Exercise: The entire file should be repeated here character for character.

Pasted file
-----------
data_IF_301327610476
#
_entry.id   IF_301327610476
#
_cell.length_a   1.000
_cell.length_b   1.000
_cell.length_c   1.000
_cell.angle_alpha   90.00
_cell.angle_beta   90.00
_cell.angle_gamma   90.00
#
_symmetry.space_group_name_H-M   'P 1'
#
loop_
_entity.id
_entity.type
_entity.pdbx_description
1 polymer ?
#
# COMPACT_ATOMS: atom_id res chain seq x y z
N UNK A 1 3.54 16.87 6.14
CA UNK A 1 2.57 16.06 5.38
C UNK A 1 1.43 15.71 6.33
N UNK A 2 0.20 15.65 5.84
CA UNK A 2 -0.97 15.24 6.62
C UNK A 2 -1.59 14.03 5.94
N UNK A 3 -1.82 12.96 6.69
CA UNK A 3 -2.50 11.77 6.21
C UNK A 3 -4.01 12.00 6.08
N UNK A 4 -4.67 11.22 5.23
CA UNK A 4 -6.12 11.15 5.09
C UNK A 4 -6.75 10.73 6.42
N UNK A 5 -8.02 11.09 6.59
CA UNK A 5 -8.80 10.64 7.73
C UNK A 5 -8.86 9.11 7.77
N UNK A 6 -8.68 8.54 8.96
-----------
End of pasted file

data_IF_301327610476
#
_entry.id   IF_301327610476
#
_cell.length_a   1.000
_cell.length_b   1.000
_cell.length_c   1.000
_cell.angle_alpha   90.00
_cell.angle_beta   90.00
_cell.angle_gamma   90.00
#
_symmetry.space_group_name_H-M   'P 1'
#
loop_
_entity.id
_entity.type
_entity.pdbx_description
1 polymer ?
#
# COMPACT_ATOMS: atom_id res chain seq x y z
N UNK A 1 3.54 16.87 6.14
CA UNK A 1 2.57 16.06 5.38
C UNK A 1 1.43 15.71 6.33
N UNK A 2 0.20 15.65 5.84
CA UNK A 2 -0.97 15.24 6.62
C UNK A 2 -1.59 14.03 5.94
N UNK A 3 -1.82 12.96 6.69
CA UNK A 3 -2.50 11.77 6.21
C UNK A 3 -4.01 12.00 6.08
N UNK A 4 -4.67 11.22 5.23
CA UNK A 4 -6.12 11.15 5.09
C UNK A 4 -6.75 10.73 6.42
N UNK A 5 -8.02 11.09 6.59
CA UNK A 5 -8.80 10.64 7.73
C UNK A 5 -8.86 9.11 7.77
N UNK A 6 -8.68 8.54 8.96